Procedural namespaces

Here’s something new in Arnold 5.0

Each standin (aka procedural) now has its own namespace. So you don’t have to have unique shader names in every ASS file.

For example, here’s two standins. There’s no unique shader names. Both ASS files use the exact same shader names. And there’s no naming conflicts, and each standin renders with the correct shading.


The case of the 15% rendering utilization

Or, “Understanding the Arnold log, part 23”

In this case, a client had very low (15%) CPU usage for a render. We got the Arnold log, and here’s the interesting part:

00:01:44  856MB   | OpenImageIO ImageCache statistics (0000000025850F20) ver 1.5.24
00:01:44  856MB   |   Images : 3 unique
00:01:44  856MB   |     ImageInputs : 299 created, 2 current, 3 peak
00:01:44  856MB   |     Total size of all images referenced : 192.4 MB
00:01:44  856MB   |     Read from disk : 12.0 GB
00:01:44  856MB   |     File I/O time : 45m 41.5s (48.1s average per thread)
00:01:44  856MB   |     File open time only : 0.0s
00:01:44  856MB   |   Tiles: 711523 created, 559 current, 640 peak
00:01:44  856MB   |     total tile requests : 249379431
00:01:44  856MB   |     micro-cache misses : 3353694 (1.34482%)
00:01:44  856MB   |     main cache misses : 711523 (0.285317%)
00:01:44  856MB   |     Peak cache memory : 10.0 MB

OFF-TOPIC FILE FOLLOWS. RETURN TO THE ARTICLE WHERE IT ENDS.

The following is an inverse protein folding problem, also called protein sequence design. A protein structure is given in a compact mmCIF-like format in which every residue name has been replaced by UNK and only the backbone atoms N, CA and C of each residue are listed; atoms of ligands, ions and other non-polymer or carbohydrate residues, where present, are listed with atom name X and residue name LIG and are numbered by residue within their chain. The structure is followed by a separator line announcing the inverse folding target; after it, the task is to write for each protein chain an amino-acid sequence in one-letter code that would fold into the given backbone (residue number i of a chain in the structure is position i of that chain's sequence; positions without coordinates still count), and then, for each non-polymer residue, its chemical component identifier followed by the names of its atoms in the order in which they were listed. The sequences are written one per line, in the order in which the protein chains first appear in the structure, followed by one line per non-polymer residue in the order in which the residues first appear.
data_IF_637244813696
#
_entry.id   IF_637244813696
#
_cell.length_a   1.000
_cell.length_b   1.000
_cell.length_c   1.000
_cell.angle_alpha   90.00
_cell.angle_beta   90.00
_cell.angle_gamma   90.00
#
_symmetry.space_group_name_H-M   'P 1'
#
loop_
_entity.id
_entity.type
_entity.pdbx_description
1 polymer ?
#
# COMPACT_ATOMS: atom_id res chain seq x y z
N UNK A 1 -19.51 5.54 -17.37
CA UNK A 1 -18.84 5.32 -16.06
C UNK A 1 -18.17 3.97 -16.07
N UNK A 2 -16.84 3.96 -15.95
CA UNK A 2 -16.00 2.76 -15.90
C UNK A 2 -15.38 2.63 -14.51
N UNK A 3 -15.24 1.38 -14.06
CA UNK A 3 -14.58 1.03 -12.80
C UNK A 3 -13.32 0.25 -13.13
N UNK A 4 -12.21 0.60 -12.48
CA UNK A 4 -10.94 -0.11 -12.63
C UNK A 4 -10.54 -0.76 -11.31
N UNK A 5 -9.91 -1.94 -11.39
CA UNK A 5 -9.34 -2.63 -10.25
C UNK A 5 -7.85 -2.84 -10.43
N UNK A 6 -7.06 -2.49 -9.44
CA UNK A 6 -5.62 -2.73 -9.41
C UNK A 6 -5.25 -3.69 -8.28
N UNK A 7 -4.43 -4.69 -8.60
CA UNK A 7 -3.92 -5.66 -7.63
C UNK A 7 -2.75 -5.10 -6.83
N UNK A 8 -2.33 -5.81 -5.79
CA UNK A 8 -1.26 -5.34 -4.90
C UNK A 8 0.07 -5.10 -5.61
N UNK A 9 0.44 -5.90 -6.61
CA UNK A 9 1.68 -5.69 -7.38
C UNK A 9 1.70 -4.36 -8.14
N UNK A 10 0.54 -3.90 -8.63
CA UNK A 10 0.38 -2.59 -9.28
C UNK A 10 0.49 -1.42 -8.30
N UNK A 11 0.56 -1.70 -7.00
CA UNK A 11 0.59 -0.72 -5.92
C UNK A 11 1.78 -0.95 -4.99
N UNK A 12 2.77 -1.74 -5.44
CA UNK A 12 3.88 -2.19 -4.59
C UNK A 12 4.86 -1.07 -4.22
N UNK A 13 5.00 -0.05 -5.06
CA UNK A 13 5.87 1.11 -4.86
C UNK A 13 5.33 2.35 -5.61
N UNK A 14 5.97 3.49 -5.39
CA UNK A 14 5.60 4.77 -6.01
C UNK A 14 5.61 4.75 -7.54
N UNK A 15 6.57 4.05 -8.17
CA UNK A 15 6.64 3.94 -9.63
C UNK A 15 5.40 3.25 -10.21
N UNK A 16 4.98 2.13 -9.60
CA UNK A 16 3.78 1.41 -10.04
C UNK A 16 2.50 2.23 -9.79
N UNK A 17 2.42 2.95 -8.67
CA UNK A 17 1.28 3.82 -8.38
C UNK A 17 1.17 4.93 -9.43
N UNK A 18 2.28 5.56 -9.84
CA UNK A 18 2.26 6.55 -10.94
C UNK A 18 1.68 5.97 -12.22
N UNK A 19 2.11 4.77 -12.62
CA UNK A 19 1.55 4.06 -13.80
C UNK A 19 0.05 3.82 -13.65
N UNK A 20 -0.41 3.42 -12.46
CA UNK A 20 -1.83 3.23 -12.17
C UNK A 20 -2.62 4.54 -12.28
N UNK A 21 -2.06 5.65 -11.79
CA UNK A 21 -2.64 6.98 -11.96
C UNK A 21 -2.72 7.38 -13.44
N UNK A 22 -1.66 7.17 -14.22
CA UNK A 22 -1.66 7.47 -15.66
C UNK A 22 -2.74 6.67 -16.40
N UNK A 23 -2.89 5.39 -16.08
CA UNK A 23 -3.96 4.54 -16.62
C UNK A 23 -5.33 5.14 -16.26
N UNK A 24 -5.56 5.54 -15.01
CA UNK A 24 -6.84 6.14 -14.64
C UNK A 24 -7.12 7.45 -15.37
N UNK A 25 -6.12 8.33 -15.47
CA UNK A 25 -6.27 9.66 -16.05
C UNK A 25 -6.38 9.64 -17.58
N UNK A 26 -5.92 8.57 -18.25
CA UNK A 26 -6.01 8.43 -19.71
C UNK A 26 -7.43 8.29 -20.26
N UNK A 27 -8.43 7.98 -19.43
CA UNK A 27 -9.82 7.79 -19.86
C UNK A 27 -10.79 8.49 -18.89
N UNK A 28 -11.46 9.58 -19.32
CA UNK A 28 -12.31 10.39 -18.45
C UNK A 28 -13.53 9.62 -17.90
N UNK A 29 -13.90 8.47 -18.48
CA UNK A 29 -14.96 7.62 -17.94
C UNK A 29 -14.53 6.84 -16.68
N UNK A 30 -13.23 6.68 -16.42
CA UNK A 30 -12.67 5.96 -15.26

00:01:44  856MB   |   1 not tiled, 1 not MIP-mapped
00:01:44  856MB   | -----------------------------------------------------------------------------------
00:01:44  856MB   | performance warnings:
00:01:44  856MB   | Rendering utilization was only 15%. Your render may be bound by a single threaded process or I/O.
00:01:44  856MB   | -----------------------------------------------------------------------------------
  • File I/O time seems a bit high for three textures and a render that took less than 2 minutes
  • main cache* misses is pretty high. Normally you expect something less than¬†0.01%.

    0.285% means that¬†texture tiles are loaded from disk (instead of from the in-memory texture cache) once out of every 350 texture lookups. That’s a little high.

    * The main cache is the cache of 64×64 texture tiles loaded from disk into the texture cache.

  • Peak cache memory is 10.0 MB !!! That explains the main cache misses: the texture cache is really, really small.

Other clues to the too-small texture cache size:

  • Read from disk is 12 GB but the total size of all images referenced is just 192.4 MB, and the peak cache memory was just 10.0 MB
    So the same texture data is constantly being unloaded from the cache and reloaded from disk.

The solution? Increase the size of the texture cache. The current default is 2048, which should be good in most cases.

Ignoring self-occulsion

Question: how do you set up the Arnold ambient_occlusion shader so that it ignores self-occlusion?

Let’s start with the default ambient occlusion.¬†here’s a sphere and a plane. Each has it’s own Ambient Occlusion shader. For the sphere, Ambient Occlusion.Black is Red.

image (1)